So, you expect students to know the difference between 4 types of "description", all of which have the same words in, ie, "Present" with extras added for "distinction". For example, "we use the Present continuous for somethings, and we use the Present continuous tense for somethings as well, oh, and don't forget the present continuous form that we use for somethings and there's also the present continuous aspect that we're "expressing". Read our website and you'll discover how to learn English".

Please, I'm not trying to be difficult. I MYSELF am attempting to distinguish between all this terminology and "apparent" cross-over of usage of such terms/phrases.

Maybe I've completely missed the boat, but like I showed, there is a LOT of "reading between the lines" needed when browsing this site.

Hello DavidKaspar,

Thank you for your comment. We appreciate feedback on our site and are always looking to improve its accessibility for our users.

I think your frustration is understandable and I agree that there is a problem in how the English language is described, particularly with regard to terms such as tense, form and aspect.


In answering your questions it would be helpful to first deal with the definitions. However, when we try to do this we immediately run into problems, and this is quite instructive with regard to the issues which you raise. For example, the wikipedia entry for tense is here:

As you can see, there are many caveats and qualifications to the use of the term, and reference to different interpretations in different schools of linguistics, as well as in the broader language teaching profession.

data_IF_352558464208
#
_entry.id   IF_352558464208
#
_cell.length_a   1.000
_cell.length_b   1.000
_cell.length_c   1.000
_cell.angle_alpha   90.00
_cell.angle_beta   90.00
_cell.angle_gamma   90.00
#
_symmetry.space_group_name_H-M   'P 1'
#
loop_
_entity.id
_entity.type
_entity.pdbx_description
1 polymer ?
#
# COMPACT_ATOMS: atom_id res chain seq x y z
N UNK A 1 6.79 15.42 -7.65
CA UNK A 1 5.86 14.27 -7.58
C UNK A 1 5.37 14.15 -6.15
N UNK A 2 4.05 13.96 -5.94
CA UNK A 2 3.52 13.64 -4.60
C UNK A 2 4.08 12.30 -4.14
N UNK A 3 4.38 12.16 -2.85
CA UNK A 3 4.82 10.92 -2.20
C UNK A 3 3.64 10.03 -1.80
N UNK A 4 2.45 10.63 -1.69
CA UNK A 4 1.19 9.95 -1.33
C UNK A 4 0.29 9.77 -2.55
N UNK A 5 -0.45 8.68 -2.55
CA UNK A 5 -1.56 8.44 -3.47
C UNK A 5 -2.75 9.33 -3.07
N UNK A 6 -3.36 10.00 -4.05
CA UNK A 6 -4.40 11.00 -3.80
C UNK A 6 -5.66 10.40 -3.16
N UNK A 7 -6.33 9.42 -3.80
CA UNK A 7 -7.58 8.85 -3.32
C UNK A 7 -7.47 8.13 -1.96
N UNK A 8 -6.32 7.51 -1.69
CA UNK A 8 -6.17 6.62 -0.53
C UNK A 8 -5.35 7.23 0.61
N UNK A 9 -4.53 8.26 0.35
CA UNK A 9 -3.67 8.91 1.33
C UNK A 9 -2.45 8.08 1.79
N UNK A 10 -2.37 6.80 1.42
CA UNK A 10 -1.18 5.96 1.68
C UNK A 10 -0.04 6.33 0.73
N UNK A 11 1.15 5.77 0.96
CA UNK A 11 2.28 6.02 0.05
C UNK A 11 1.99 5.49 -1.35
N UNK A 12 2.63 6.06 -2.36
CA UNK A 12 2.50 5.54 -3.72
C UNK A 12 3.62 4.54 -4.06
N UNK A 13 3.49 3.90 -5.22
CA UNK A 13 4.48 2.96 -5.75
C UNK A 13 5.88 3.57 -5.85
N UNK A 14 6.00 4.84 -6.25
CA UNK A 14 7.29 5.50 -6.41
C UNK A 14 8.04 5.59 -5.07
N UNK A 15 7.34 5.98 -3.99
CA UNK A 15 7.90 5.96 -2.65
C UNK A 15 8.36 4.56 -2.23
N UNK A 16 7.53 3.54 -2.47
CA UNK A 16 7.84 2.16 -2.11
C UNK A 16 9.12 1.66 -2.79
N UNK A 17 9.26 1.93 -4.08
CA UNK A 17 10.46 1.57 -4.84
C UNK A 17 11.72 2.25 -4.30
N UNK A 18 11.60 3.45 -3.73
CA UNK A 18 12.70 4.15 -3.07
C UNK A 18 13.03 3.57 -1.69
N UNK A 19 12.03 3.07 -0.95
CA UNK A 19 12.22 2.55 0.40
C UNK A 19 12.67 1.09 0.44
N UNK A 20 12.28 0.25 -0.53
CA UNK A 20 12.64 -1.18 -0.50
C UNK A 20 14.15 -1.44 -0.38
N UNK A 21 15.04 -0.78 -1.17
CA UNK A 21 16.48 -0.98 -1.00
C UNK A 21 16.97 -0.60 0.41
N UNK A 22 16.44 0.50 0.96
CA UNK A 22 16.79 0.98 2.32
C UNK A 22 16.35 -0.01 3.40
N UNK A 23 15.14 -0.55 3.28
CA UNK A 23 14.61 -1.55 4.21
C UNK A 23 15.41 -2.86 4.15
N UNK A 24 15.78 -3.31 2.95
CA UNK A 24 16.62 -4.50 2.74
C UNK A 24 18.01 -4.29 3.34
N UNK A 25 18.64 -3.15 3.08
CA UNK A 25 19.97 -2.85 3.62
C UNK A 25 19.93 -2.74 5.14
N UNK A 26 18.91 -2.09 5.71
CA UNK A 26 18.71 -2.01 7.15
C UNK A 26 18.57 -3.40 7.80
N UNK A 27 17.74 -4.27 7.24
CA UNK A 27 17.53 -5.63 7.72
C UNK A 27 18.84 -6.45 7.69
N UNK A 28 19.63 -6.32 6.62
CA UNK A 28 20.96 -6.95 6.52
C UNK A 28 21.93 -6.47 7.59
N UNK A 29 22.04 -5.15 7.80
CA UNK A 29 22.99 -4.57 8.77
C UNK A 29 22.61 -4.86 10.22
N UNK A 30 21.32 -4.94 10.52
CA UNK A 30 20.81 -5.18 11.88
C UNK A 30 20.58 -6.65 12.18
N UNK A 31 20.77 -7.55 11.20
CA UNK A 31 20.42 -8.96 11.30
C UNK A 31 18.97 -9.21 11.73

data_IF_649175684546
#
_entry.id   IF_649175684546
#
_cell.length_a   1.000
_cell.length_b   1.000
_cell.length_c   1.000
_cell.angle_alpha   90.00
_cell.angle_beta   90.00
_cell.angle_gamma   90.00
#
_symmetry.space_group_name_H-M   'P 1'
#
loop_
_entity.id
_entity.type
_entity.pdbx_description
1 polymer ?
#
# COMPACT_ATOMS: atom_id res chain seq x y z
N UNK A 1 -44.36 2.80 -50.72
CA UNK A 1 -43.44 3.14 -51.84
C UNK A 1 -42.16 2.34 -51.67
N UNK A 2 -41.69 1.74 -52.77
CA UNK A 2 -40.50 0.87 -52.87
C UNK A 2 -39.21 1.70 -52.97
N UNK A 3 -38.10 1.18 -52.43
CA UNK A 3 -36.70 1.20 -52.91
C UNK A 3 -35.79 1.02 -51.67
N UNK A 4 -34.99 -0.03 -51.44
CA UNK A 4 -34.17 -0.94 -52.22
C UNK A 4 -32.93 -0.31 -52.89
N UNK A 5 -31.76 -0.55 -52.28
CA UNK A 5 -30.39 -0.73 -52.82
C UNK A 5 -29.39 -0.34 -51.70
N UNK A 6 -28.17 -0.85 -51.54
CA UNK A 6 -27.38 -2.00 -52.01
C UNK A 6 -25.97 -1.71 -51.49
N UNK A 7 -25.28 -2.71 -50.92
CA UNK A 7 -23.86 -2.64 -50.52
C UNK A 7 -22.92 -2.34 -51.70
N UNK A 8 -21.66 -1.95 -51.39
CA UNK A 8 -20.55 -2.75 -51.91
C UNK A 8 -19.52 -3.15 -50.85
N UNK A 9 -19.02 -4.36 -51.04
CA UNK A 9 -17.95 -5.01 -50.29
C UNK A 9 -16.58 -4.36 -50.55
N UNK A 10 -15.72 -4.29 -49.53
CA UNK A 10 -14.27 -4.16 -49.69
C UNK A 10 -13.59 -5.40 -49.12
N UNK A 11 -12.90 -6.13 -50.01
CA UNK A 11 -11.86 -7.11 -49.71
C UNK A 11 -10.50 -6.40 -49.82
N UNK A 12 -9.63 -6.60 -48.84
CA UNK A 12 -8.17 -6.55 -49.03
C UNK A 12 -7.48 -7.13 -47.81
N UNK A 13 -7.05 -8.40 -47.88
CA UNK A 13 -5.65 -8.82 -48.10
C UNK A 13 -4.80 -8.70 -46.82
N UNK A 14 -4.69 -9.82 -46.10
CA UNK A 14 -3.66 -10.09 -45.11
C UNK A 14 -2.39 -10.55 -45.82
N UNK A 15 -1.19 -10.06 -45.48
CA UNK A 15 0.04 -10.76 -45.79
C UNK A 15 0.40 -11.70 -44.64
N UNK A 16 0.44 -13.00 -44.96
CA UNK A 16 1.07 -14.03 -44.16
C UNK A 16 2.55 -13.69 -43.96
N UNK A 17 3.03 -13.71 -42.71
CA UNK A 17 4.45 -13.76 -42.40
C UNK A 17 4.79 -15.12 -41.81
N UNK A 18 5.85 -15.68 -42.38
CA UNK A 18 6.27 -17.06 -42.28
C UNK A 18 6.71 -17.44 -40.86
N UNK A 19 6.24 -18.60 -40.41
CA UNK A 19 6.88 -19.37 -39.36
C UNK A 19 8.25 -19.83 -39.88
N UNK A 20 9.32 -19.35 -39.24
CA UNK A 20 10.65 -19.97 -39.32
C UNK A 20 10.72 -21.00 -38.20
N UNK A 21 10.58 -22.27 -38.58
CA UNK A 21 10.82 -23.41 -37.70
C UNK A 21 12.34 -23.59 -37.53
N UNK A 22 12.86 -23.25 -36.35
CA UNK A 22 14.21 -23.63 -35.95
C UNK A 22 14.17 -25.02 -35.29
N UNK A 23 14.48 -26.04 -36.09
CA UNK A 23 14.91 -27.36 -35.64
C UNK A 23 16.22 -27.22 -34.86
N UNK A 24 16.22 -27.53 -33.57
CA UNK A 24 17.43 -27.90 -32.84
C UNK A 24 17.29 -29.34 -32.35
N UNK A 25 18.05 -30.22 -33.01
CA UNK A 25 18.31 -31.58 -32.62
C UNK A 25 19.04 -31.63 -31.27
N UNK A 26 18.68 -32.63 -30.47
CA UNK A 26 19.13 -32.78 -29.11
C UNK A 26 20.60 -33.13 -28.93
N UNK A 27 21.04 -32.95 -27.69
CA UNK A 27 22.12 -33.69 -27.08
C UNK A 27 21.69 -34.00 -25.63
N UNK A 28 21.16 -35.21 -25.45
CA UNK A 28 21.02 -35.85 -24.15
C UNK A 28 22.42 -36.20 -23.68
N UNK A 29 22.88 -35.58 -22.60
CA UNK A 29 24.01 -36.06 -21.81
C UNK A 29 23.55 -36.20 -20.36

We can also turn to academic sites for linguistic definitions:

As you can see, once again there is quite a lot of overlap and qualifications in the definitions.


Finally, let me quote from a linguistics dictionary. This is the entry for tense in A Dictionary of Linguistics and Phonetics by David Crystal (Blackwell Publishing, 2008):

tense (adj./n.) (1) (tns, TNS) A category used in the grammatical description of verbs (along with aspect and mood), referring primarily to the way the grammar marks the time at which the action denoted by the verb took place. Traditionally, a distinction is made between past, present and future tenses, often with further divisions (perfect, pluperfect, etc.). In linguistics, the relationship between tense and time has been the subject of much study, and it is now plain that there is no easily stateable relationship between the two.

It continues with a description of tense forms:

Tense forms (i.e. variations in the morphological form of the verb) can be used to signal meanings other than temporal ones. In English, for example, the past-tense form (e.g. I knew) may signal a tentative meaning, and not past time, in some contexts (e.g. I wish I knew – that is, ‘know now’). Nor is there a simple one-to-one relationship between tense forms and time: the present tense in English may help to refer to future or past time, depending on context (e.g. I’m going home tomorrow, Last week I’m walking down this street . . . (see historic present)). Furthermore, if tenses are defined as forms of the verb, it becomes a matter of debate whether a language like English has a future tense at all: constructions such as I will/shall go, according to many, are best analysed as involving modal auxiliary verbs, displaying a different grammatical function (e.g. the expression of intention or obligation, which may often involve futurity). English illustrates several such problems, as do other languages, where tense forms, if they exist, regularly display analytic difficulties, because of overlaps between tense and other verbal functions, such as aspect or mood. Alternative terminology (e.g. ‘past’ v. ‘non-past’, ‘future’ v. ‘non-future’, ‘now’ v. ‘remote’) will often be needed. In later government-binding theory, the term tense phrase (TP) is used for what was earlier called an inflection phrase (IP), referring to a verb and its inflectional elements.